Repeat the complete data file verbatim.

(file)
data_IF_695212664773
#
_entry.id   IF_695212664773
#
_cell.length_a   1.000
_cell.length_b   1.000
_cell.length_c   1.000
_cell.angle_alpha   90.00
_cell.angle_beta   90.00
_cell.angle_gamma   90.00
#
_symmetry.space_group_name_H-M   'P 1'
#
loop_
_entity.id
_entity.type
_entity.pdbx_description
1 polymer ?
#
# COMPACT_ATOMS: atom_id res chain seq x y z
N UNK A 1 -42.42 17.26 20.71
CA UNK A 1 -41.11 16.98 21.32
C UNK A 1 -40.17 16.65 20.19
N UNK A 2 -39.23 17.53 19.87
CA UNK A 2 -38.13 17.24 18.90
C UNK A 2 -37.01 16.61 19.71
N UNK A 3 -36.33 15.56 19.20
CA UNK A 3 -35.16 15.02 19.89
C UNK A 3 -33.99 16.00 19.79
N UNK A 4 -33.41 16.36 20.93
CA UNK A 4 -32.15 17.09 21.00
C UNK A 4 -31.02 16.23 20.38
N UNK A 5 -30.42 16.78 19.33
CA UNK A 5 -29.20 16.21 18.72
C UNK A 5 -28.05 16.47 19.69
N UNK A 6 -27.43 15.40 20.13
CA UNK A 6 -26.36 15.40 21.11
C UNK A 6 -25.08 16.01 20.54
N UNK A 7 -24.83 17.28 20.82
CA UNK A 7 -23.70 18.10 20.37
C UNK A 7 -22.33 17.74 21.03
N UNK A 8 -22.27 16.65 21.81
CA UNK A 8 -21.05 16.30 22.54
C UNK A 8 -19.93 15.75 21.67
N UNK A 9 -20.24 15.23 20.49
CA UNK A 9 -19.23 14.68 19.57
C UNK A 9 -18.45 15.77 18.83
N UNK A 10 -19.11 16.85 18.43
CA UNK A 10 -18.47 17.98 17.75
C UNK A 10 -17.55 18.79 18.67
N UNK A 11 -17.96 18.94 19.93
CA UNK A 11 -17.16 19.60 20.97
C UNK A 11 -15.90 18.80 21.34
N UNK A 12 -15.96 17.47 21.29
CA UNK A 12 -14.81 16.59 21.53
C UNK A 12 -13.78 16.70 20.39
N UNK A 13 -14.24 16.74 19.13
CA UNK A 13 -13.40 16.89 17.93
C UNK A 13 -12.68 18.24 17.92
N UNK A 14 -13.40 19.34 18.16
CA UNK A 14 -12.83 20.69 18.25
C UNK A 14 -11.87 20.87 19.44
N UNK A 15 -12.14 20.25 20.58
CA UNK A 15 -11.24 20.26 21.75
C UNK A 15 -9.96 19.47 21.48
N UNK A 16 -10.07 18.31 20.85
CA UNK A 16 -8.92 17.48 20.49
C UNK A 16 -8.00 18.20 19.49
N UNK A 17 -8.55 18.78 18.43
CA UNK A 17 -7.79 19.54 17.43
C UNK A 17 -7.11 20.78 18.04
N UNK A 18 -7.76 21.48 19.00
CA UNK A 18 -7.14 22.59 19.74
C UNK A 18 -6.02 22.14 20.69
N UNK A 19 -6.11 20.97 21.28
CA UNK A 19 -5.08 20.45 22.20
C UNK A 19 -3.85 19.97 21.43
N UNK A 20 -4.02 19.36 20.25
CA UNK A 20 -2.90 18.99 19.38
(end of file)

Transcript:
data_IF_695212664773
#
_entry.id   IF_695212664773
#
_cell.length_a   1.000
_cell.length_b   1.000
_cell.length_c   1.000
_cell.angle_alpha   90.00
_cell.angle_beta   90.00
_cell.angle_gamma   90.00
#
_symmetry.space_group_name_H-M   'P 1'
#
loop_
_entity.id
_entity.type
_entity.pdbx_description
1 polymer ?
#
# COMPACT_ATOMS: atom_id res chain seq x y z
N UNK A 1 -42.42 17.26 20.71
CA UNK A 1 -41.11 16.98 21.32
C UNK A 1 -40.17 16.65 20.19
N UNK A 2 -39.23 17.53 19.87
CA UNK A 2 -38.13 17.24 18.90
C UNK A 2 -37.01 16.61 19.71
N UNK A 3 -36.33 15.56 19.20
CA UNK A 3 -35.16 15.02 19.89
C UNK A 3 -33.99 16.00 19.79
N UNK A 4 -33.41 16.36 20.93
CA UNK A 4 -32.15 17.09 21.00
C UNK A 4 -31.02 16.23 20.38
N UNK A 5 -30.42 16.78 19.33
CA UNK A 5 -29.20 16.21 18.72
C UNK A 5 -28.05 16.47 19.69
N UNK A 6 -27.43 15.40 20.13
CA UNK A 6 -26.36 15.40 21.11
C UNK A 6 -25.08 16.01 20.54
N UNK A 7 -24.83 17.28 20.82
CA UNK A 7 -23.70 18.10 20.37
C UNK A 7 -22.33 17.74 21.03
N UNK A 8 -22.27 16.65 21.81
CA UNK A 8 -21.05 16.30 22.54
C UNK A 8 -19.93 15.75 21.67
N UNK A 9 -20.24 15.23 20.49
CA UNK A 9 -19.23 14.68 19.57
C UNK A 9 -18.45 15.77 18.83
N UNK A 10 -19.11 16.85 18.43
CA UNK A 10 -18.47 17.98 17.75
C UNK A 10 -17.55 18.79 18.67
N UNK A 11 -17.96 18.94 19.93
CA UNK A 11 -17.16 19.60 20.97
C UNK A 11 -15.90 18.80 21.34
N UNK A 12 -15.96 17.47 21.29
CA UNK A 12 -14.81 16.59 21.53
C UNK A 12 -13.78 16.70 20.39
N UNK A 13 -14.24 16.74 19.13
CA UNK A 13 -13.40 16.89 17.93
C UNK A 13 -12.68 18.24 17.92
N UNK A 14 -13.40 19.34 18.16
CA UNK A 14 -12.83 20.69 18.25
C UNK A 14 -11.87 20.87 19.44
N UNK A 15 -12.14 20.25 20.58
CA UNK A 15 -11.24 20.26 21.75
C UNK A 15 -9.96 19.47 21.48
N UNK A 16 -10.07 18.31 20.85
CA UNK A 16 -8.92 17.48 20.49
C UNK A 16 -8.00 18.20 19.49
N UNK A 17 -8.55 18.78 18.43
CA UNK A 17 -7.79 19.54 17.43
C UNK A 17 -7.11 20.78 18.04
N UNK A 18 -7.76 21.48 19.00
CA UNK A 18 -7.14 22.59 19.74
C UNK A 18 -6.02 22.14 20.69
N UNK A 19 -6.11 20.97 21.28
CA UNK A 19 -5.08 20.45 22.20
C UNK A 19 -3.85 19.97 21.43
N UNK A 20 -4.02 19.36 20.25
CA UNK A 20 -2.90 18.99 19.38